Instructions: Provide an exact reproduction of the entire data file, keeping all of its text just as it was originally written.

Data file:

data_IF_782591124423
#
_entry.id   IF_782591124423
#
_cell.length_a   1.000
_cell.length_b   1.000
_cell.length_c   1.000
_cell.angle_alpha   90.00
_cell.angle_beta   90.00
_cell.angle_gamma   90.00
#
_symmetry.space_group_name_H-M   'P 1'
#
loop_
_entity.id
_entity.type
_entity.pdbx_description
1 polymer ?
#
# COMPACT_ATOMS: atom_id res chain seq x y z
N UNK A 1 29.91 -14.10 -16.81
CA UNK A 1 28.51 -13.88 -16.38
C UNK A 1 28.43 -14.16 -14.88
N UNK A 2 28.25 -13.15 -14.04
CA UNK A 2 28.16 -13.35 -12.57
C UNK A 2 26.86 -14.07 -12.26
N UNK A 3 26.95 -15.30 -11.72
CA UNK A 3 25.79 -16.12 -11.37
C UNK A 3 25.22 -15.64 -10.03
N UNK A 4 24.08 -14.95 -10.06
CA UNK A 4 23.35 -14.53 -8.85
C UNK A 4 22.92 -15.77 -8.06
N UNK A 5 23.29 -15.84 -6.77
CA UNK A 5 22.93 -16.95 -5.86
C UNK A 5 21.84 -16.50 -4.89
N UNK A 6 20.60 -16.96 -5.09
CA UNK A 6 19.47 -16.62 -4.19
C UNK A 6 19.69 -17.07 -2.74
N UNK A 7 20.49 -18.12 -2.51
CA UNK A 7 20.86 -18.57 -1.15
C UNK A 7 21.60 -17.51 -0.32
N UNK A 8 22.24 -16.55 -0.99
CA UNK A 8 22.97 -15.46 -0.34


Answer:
data_IF_782591124423
#
_entry.id   IF_782591124423
#
_cell.length_a   1.000
_cell.length_b   1.000
_cell.length_c   1.000
_cell.angle_alpha   90.00
_cell.angle_beta   90.00
_cell.angle_gamma   90.00
#
_symmetry.space_group_name_H-M   'P 1'
#
loop_
_entity.id
_entity.type
_entity.pdbx_description
1 polymer ?
#
# COMPACT_ATOMS: atom_id res chain seq x y z
N UNK A 1 29.91 -14.10 -16.81
CA UNK A 1 28.51 -13.88 -16.38
C UNK A 1 28.43 -14.16 -14.88
N UNK A 2 28.25 -13.15 -14.04
CA UNK A 2 28.16 -13.35 -12.57
C UNK A 2 26.86 -14.07 -12.26
N UNK A 3 26.95 -15.30 -11.72
CA UNK A 3 25.79 -16.12 -11.37
C UNK A 3 25.22 -15.64 -10.03
N UNK A 4 24.08 -14.95 -10.06
CA UNK A 4 23.35 -14.53 -8.85
C UNK A 4 22.92 -15.77 -8.06
N UNK A 5 23.29 -15.84 -6.77
CA UNK A 5 22.93 -16.95 -5.86
C UNK A 5 21.84 -16.50 -4.89
N UNK A 6 20.60 -16.96 -5.09
CA UNK A 6 19.47 -16.62 -4.19
C UNK A 6 19.69 -17.07 -2.74
N UNK A 7 20.49 -18.12 -2.51
CA UNK A 7 20.86 -18.57 -1.15
C UNK A 7 21.60 -17.51 -0.32
N UNK A 8 22.24 -16.55 -0.99
CA UNK A 8 22.97 -15.46 -0.34